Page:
Huq, a British company that sells location data collected by smartphone apps to third parties, has acknowledged that at least two of its partners obtained data without users’ consent.
The company said the two apps in question have now fixed the issue.
The two apps, one that measures Wi-Fi signal strength and another that scans QR codes, were found to be transmitting location data to Huq even if users selected a preference within the app to opt out of data collection, according to a report by Vice.
The report cited findings by AppCensus, a company that analyses the privacy of smartphone apps.
Huq chief executive Conrad Poulson said in a statement that although Huq data is used anonymously, user consent is “vital… and must be taken seriously”.
“We strive to ensure consent is explicitly sought by all our app partners. If there is a breach, we always act swiftly,” he said.
The company said it had asked the two apps in question to “rectify their code and republish their apps” and said they had done so.
Kaibits Software, which develops “Network Signal Info”, one of the apps in question, told the BBC there had been “problems with the permissions”, but these had been solved.
AppSourceHub, the developer of QR & Barcode Scanner, did not immediately respond to a request for comment.
Huq obtains one billion mobility events from apps in 161 countries, selling the information to customers in the financial investment, retail and real-estate sectors, as well as to local governments, including dozens of English and Scottish city councils, according to the company’s website.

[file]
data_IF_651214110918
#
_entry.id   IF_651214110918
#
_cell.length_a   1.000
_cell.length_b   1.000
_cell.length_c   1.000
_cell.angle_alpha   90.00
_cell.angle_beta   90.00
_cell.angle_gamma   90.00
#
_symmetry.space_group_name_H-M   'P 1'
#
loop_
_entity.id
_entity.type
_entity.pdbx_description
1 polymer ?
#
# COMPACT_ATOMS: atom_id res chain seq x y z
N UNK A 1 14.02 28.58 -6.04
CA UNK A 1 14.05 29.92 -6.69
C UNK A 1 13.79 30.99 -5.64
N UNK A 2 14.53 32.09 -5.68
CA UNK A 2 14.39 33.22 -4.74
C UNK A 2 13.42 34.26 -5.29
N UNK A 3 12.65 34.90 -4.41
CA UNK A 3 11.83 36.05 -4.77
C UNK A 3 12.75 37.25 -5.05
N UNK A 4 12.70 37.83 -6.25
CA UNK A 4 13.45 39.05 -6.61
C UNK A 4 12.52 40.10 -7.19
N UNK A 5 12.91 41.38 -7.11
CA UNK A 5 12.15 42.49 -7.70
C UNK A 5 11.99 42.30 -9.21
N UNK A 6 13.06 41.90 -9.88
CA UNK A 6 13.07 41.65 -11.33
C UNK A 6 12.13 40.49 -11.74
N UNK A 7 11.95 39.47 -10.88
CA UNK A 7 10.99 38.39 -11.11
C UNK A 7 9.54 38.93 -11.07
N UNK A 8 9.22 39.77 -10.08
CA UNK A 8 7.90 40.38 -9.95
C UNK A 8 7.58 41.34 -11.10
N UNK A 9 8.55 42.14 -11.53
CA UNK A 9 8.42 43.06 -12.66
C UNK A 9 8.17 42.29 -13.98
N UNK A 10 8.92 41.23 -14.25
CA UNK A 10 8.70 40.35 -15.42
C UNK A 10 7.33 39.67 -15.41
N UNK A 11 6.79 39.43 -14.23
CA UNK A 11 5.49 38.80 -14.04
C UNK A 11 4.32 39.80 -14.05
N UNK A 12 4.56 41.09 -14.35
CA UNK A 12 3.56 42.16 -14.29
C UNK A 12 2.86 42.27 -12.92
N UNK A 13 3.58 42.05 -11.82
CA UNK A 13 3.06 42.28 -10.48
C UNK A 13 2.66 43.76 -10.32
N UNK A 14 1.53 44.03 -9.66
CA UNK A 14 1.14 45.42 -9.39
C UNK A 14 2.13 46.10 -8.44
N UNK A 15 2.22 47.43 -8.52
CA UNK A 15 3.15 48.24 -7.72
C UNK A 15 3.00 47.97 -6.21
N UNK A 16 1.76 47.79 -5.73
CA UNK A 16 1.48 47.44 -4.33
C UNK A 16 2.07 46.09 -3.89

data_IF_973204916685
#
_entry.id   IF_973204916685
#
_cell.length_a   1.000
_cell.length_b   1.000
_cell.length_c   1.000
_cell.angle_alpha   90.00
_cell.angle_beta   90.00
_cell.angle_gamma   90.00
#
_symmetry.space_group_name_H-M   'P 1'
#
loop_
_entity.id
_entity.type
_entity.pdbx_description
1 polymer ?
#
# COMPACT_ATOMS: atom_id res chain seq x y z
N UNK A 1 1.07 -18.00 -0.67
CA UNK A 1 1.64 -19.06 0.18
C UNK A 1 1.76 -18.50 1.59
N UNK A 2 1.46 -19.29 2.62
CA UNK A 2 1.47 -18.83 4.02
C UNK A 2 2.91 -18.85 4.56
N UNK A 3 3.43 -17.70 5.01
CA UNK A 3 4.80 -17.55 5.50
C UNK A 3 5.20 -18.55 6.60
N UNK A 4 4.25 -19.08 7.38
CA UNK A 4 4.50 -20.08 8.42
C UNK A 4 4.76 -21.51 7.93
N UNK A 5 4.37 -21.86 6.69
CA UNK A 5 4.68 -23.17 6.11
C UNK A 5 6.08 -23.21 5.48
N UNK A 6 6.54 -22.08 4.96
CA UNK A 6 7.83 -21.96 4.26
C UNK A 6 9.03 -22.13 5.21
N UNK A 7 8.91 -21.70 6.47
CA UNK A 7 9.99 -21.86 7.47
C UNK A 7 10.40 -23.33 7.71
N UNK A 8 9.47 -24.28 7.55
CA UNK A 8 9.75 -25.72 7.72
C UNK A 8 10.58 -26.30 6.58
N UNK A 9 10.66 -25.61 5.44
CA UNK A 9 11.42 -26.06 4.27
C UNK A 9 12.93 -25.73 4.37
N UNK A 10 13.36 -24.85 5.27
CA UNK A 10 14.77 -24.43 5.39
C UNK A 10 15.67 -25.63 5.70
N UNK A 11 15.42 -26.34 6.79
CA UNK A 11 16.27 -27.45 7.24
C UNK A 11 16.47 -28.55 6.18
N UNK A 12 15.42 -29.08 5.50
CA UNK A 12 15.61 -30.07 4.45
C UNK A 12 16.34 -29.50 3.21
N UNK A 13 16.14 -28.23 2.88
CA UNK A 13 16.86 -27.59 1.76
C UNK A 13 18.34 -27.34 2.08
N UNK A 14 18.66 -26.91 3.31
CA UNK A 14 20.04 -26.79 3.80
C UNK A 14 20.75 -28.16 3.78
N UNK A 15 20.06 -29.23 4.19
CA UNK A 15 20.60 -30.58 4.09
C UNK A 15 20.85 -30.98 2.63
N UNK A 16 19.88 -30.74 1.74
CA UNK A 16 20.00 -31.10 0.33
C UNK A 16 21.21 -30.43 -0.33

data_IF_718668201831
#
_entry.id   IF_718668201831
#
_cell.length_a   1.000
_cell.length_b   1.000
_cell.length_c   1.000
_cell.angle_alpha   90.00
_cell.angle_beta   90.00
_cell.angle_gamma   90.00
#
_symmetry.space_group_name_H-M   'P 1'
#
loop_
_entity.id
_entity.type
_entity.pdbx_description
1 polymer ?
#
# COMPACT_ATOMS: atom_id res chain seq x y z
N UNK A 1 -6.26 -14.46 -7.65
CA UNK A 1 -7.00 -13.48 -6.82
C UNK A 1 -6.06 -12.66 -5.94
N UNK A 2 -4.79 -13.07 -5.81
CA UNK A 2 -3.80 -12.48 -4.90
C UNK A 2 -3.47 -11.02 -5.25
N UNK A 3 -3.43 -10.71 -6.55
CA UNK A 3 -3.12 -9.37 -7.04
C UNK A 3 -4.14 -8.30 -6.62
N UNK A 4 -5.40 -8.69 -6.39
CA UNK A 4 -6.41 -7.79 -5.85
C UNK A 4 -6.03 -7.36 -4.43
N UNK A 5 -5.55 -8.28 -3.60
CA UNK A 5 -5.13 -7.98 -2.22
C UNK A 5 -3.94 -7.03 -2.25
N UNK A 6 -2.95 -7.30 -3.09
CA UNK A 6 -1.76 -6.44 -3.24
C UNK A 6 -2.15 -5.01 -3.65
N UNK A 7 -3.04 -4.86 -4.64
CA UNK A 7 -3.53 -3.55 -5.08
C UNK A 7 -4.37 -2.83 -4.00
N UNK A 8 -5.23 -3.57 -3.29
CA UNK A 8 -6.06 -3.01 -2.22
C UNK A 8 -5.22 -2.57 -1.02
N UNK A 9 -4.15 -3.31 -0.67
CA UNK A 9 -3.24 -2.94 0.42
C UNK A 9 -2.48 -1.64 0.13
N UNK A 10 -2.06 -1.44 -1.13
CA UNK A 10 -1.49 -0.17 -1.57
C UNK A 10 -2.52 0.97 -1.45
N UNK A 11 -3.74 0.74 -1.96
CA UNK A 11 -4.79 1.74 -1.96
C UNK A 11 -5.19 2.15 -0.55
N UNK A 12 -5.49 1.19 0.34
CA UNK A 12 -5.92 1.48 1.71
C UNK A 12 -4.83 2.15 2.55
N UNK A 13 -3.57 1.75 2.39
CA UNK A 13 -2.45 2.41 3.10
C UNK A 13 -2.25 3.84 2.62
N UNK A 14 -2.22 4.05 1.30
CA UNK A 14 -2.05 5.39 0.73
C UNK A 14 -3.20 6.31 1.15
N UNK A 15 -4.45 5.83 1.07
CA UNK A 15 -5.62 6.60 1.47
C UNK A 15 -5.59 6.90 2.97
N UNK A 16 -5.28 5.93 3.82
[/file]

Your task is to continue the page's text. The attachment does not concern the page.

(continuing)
The firm said it was “possible” other partner apps might also fail to obtain proper consent. “What’s important is how quickly we act and how seriously we take the issue,” the company stated.
Google said it was “aware” of the reported privacy failures of the two apps and was investigating.
Aside from the preferences within the app, apps’ access to location data can be also blocked by OS-level controls on Android and iOS devices.
The privacy of mobile devices has become an increasingly sensitive issue, with Apple controversially introducing additional privacy controls for its devices earlier this year.
Google said last week it was updating its policies to prohibit linking persistent device identifiers to personal and sensitive user data, or resettable device identifiers, such as an Android advertising ID, except for pre-approved use cases. The change was to take effect on 28 October, Google said.
The Danish data authority is currently investigating whether there is a “legal basis” for the way Huq processes personal data.
Separately, the UK Information Commissioner’s Office (ICO) has reprimanded UK-based data collection firm Tamoco for “failing to provide sufficient privacy information to UK citizens” and has asked the firm to “review the personal data they collected to ensure that UK citizens’ data is no longer processed and that any remaining records should be deleted”.
In 2019 Norwegian broadcaster NRK purchased raw data from Tamoco that had been anonymised, but journalists were easily able to determine the real identities of people and track them.
NRK’s investigation followed similar research in 2017 by a German team that found it was “easy” to identify individuals based on anonymised data collected by several popular browser extensions.
UK data protection watchdog, the ICO, says encryption provides protections for children, after government-backed campaign…